Cool-season edibles perfect for in early spring container gardens
Spring is here! As the days get longer and the temperatures slowly rise, it is time to plan and plant your containers with cool-season edibles.
Cool-season edibles refer to those plants that thrive in cooler temperatures and can survive a light frost. It is ideal to grow them into maturity when the weather is still cool, otherwise they can taste bitter if grown in warmer weather above 70 degrees.
Cool-season edibles include leaf lettuce, spinach, bok choy, Swiss chard, kale, arugula, peas, strawberries, broccoli, kohlrabi, radishes, sage, thyme, lavender, mints, oregano, rosemary, scallion, nasturtium, pansies, and violas.
Check the fully stocked Lurvey Garden Center in Des Plaines for edible plants you would enjoy growing and especially love eating.
Herbs and vegetables can also be ornamentally beautiful, adding color and texture to your containers in combination with other annual plants. The best part: these beautiful container accents can also be harvested throughout the season. To create your own spring container, you will need a container, soil, fertilizer and a selection of cool season plants.
Choosing your container should be fun, too. Match it to your own personal style. It can be plastic, metal, clay or ceramic. Urns, window boxes or even an upcycled wheel barrel can be used. Just make sure the container has drainage holes. This is important to allow the water in the soil to drain freely so air is available for the roots, which protects them from rot, fungus and bacteria. If your container does not have a drainage hole, one can be drilled, but it must be able to drain so your plants' roots are never standing in water.
Next, choose an organic potting soil, like the Espoma brand. The soil should be lightweight and porous. Do not use topsoil or soil dug up from your garden. Organic potting soil and organic fertilizer is recommended, as you will be eating these plants.
Then pick out your favorite cool-season plants. The plant tags are loaded with valuable growing information. Remember, basil, tomatoes and peppers are sensitive to the cold and prefer the summer heat. Lettuce, spinach and arugula, on the other hand, are perfect for cool temperatures.
Do not be afraid to experiment! Be creative when designing and planting your edibles in containers. You can choose to plant your edibles in a variety of ways:
• Create a salad bowl with a variety of lettuces and other leafy greens.
• Create an herb bowl with a variety of your favorite herbs such as oregano, thyme, sage and rosemary.
• Create a mixed pot with spring flowers and edibles. Try daffodils, heather, daisies or pansies and violas.
• Use colorful Swiss chard and kale to add height to your plantings.
• Pair up plants based on flavor profiles. Create combinations you cook with.
• One word to the wise … some plants including mint are aggressive growers and can take over in a planting and best if planted alone.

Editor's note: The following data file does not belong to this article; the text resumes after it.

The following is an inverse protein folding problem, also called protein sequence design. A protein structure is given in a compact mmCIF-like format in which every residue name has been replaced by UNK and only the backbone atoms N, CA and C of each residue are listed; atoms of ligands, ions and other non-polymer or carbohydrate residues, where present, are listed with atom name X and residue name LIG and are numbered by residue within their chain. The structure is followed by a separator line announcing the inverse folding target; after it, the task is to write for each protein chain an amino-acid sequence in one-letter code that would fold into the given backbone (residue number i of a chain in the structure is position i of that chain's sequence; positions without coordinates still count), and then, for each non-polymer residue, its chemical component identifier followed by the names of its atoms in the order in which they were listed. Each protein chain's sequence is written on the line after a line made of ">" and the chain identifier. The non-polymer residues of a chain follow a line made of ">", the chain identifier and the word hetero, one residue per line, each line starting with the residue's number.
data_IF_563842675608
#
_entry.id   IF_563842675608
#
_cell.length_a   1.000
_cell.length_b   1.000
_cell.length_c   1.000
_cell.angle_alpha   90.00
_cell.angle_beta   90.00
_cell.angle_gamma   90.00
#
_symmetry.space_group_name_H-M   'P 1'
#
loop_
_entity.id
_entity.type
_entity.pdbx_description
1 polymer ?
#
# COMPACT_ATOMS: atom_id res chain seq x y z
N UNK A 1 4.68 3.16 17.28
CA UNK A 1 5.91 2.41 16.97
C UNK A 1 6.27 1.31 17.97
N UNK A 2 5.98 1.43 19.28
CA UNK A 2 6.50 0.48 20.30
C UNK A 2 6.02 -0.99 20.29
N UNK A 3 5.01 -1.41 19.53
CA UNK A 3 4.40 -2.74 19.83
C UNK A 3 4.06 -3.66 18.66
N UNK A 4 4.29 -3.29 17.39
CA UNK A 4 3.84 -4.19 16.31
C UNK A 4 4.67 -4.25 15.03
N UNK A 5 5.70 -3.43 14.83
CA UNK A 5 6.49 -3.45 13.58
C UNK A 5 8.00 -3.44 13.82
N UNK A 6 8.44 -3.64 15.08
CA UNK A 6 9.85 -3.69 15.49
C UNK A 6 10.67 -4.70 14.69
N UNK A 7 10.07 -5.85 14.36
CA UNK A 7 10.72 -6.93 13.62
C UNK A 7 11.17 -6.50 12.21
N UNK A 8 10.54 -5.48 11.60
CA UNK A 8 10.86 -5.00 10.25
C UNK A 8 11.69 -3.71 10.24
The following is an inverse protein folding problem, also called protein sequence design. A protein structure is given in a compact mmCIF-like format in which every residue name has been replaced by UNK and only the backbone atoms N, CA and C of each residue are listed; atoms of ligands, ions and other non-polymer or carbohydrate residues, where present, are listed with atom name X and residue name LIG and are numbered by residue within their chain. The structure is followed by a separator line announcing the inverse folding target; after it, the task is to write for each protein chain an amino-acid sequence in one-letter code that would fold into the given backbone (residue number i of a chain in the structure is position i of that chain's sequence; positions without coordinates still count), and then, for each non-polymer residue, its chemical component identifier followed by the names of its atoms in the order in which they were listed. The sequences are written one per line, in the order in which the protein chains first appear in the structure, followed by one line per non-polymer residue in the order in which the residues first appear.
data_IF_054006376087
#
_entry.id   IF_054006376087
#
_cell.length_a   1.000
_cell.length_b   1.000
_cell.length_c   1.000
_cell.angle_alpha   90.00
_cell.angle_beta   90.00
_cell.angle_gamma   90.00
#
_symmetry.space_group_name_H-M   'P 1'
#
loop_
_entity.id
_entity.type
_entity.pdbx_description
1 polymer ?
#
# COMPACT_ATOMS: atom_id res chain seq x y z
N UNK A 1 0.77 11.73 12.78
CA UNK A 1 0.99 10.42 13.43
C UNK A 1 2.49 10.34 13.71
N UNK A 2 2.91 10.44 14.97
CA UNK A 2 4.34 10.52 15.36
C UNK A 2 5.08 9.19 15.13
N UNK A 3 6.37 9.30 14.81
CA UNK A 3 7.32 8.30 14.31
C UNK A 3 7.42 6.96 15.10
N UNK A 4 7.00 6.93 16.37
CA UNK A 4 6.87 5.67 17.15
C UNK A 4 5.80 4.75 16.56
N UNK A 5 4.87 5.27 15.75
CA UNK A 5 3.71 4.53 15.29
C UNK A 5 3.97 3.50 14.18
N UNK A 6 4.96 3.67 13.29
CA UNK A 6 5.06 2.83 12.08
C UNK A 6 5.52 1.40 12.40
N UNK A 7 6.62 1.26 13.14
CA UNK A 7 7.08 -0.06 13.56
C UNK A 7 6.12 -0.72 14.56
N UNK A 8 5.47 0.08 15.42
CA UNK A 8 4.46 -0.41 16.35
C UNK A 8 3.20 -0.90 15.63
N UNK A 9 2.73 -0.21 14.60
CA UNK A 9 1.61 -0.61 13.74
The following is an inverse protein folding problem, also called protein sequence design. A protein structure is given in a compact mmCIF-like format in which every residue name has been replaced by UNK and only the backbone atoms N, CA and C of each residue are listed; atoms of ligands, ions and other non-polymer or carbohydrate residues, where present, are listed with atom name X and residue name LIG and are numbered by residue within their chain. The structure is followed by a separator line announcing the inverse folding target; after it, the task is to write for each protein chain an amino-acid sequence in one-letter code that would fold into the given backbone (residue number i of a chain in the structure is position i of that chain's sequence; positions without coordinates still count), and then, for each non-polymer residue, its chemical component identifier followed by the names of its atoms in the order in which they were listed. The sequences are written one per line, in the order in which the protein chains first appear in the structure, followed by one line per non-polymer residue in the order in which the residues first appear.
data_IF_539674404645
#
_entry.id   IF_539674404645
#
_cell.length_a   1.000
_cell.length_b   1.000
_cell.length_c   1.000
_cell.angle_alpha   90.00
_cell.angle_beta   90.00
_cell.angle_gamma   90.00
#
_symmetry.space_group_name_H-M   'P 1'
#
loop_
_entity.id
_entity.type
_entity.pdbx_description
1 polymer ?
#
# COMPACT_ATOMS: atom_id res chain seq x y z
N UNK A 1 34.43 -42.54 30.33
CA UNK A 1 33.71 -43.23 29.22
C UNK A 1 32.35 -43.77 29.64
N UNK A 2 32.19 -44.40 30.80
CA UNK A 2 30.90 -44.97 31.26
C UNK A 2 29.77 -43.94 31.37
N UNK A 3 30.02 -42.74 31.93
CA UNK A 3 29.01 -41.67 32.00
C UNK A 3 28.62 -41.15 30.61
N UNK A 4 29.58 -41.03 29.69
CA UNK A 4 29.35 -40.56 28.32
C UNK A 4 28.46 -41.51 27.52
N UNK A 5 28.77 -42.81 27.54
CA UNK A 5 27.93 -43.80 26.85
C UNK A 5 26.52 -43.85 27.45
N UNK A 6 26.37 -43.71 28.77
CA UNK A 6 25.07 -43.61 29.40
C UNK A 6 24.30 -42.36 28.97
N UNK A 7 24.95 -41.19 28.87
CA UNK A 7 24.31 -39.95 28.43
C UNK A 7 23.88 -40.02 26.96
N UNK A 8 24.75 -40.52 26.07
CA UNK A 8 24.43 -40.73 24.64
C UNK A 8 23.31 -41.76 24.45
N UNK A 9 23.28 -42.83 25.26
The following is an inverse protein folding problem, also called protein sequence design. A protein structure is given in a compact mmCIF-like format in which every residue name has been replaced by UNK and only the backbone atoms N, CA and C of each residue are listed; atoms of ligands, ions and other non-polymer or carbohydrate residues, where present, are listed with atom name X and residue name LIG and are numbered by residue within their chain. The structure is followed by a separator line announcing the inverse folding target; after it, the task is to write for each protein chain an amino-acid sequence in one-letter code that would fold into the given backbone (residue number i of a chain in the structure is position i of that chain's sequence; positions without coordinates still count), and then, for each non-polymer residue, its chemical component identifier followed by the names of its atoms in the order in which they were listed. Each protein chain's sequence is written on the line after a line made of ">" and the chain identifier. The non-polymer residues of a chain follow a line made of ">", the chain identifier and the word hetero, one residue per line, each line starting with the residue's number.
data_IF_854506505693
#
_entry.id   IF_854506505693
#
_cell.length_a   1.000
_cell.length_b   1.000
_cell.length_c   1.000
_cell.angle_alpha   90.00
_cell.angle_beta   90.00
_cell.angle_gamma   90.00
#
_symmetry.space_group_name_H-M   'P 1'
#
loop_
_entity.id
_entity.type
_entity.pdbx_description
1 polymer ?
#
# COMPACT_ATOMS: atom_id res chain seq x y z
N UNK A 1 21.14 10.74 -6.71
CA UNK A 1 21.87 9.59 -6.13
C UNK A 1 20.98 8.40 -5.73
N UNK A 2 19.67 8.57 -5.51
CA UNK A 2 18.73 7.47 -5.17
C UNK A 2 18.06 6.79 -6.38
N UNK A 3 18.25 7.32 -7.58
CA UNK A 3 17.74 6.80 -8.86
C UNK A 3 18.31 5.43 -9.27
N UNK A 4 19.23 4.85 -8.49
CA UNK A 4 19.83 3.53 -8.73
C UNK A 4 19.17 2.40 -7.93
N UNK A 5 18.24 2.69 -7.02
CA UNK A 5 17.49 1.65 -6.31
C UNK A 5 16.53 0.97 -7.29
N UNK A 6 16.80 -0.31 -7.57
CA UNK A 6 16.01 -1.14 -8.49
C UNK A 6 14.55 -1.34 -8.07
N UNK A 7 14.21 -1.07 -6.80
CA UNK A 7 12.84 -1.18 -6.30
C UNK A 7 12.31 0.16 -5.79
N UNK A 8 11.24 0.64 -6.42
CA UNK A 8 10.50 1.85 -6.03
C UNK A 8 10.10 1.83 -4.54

Place your planted container in a sunny location where it will get full sun for at least six hours a day. Morning sun and protection from the hot afternoon rays is preferred for cool-season vegetables. Containers need consistent watering, so make sure you place it close to a convenient water source. Check the soil to see if it is dry by poking your finger into the soil. If it is dry at your knuckle, it is time to water. Water your container and make sure the water drains from the drainage hole. The larger the container, the longer you can go between waterings. Check the soil in your containers daily.
Most cool season edibles are very cold tolerant, but if the temperature drops near freezing, your plants will need to be protected. Cover them with a breathable fabric such as cotton or a frost blanket. Plastic covers are not recommended and be sure to uncover them as the temperature warms during the day.
Harvest your potted edibles as you need them. Pick the outer leaves of your greens to keep the plant producing new ones. Introducing an organic liquid fertilizer according to directions will also help them continue to grow and fill in after harvesting. Not only will your containers look beautiful and colorful, but you will also harvest these cool season edibles several times before the heat of summer.
Starting off the early spring growing season after a long winter with cool-season herbs, vegetables and edible flowers is invigorating, fun, rewarding and nutritious. Do not let this short but lovely season pass you by. Just remember, when the weather warms and some of the plants start to set seed or become bitter, know their time has passed. It is time to celebrate summer and consider refreshing your container with heat-loving edible plants like peppers, eggplant or even a patio tomato.